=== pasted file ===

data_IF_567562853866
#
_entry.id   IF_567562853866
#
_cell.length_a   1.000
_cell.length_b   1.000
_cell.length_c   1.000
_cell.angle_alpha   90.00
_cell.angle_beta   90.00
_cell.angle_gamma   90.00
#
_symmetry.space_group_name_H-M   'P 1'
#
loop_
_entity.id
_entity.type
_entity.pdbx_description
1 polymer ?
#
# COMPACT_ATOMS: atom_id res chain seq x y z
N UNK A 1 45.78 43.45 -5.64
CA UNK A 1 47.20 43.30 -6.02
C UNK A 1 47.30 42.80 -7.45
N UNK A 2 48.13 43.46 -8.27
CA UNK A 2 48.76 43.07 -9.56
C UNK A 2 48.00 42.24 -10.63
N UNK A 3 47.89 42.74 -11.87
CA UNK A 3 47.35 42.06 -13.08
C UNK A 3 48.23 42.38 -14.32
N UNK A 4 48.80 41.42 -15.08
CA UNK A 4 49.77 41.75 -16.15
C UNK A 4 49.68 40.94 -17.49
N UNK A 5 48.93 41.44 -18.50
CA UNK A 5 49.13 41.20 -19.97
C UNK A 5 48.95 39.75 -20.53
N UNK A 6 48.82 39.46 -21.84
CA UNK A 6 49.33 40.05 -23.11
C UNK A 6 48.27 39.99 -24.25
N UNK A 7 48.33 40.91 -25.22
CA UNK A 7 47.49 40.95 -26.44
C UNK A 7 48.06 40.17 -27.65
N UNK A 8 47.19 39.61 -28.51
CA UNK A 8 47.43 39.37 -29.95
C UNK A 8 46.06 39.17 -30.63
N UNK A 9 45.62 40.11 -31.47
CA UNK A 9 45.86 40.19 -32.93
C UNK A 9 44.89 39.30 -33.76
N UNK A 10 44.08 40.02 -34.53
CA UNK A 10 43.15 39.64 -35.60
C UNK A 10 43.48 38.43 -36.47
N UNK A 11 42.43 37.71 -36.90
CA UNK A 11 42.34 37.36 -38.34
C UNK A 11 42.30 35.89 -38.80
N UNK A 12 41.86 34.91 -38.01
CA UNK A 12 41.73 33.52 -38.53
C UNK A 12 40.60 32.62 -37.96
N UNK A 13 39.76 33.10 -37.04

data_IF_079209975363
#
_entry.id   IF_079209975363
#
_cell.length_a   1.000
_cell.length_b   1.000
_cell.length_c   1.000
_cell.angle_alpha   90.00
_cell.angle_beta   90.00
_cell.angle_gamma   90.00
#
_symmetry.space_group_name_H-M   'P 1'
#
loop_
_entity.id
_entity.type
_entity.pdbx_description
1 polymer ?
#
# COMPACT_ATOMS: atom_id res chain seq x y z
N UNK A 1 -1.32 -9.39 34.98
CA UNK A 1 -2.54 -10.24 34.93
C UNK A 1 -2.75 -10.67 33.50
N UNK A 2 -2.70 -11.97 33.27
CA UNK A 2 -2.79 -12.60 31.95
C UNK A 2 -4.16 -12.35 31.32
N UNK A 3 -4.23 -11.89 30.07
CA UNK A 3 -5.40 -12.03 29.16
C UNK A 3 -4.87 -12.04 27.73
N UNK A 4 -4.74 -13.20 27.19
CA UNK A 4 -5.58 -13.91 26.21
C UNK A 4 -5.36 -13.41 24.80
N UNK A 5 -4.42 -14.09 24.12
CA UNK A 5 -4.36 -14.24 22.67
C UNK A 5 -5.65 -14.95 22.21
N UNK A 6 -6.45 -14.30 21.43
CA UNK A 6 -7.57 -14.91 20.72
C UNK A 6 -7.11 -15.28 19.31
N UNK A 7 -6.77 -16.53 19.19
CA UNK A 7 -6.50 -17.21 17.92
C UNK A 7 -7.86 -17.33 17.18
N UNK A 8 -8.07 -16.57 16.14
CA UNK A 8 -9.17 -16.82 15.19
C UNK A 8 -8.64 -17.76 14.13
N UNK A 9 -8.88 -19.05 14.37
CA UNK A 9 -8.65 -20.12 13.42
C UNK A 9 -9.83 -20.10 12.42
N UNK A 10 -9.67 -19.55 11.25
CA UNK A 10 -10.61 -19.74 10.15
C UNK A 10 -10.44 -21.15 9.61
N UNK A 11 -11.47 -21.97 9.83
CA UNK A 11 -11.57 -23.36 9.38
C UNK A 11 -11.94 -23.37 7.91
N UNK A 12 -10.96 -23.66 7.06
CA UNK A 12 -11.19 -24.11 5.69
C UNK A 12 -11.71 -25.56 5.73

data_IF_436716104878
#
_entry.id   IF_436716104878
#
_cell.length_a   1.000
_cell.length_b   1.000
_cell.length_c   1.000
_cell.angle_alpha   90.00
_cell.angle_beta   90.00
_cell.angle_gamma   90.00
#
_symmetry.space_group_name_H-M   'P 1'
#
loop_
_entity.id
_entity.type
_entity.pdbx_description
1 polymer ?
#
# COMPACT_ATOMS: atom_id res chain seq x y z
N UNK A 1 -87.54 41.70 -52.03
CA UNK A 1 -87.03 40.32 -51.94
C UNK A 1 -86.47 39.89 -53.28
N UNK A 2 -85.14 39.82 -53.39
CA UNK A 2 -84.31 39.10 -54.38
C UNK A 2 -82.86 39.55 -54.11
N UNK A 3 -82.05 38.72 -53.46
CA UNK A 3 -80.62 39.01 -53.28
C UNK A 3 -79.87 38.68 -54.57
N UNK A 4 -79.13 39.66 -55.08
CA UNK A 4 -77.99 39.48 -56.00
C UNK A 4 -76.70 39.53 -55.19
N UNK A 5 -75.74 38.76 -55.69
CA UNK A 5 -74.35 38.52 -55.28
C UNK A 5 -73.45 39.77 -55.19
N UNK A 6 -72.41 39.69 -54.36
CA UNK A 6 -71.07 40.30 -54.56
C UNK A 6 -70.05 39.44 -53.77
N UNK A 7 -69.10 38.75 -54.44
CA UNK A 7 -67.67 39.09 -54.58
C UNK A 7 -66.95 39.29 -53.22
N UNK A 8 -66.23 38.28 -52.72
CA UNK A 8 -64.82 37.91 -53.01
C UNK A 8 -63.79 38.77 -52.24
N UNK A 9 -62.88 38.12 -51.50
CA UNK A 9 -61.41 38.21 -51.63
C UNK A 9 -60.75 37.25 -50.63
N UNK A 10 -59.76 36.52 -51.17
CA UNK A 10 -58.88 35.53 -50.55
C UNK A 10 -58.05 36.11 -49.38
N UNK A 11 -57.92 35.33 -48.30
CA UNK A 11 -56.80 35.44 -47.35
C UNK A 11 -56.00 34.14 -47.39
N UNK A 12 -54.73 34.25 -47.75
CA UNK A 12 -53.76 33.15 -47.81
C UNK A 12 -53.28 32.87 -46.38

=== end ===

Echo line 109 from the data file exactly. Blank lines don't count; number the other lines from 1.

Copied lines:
CA UNK A 11 -11.57 -23.36 9.38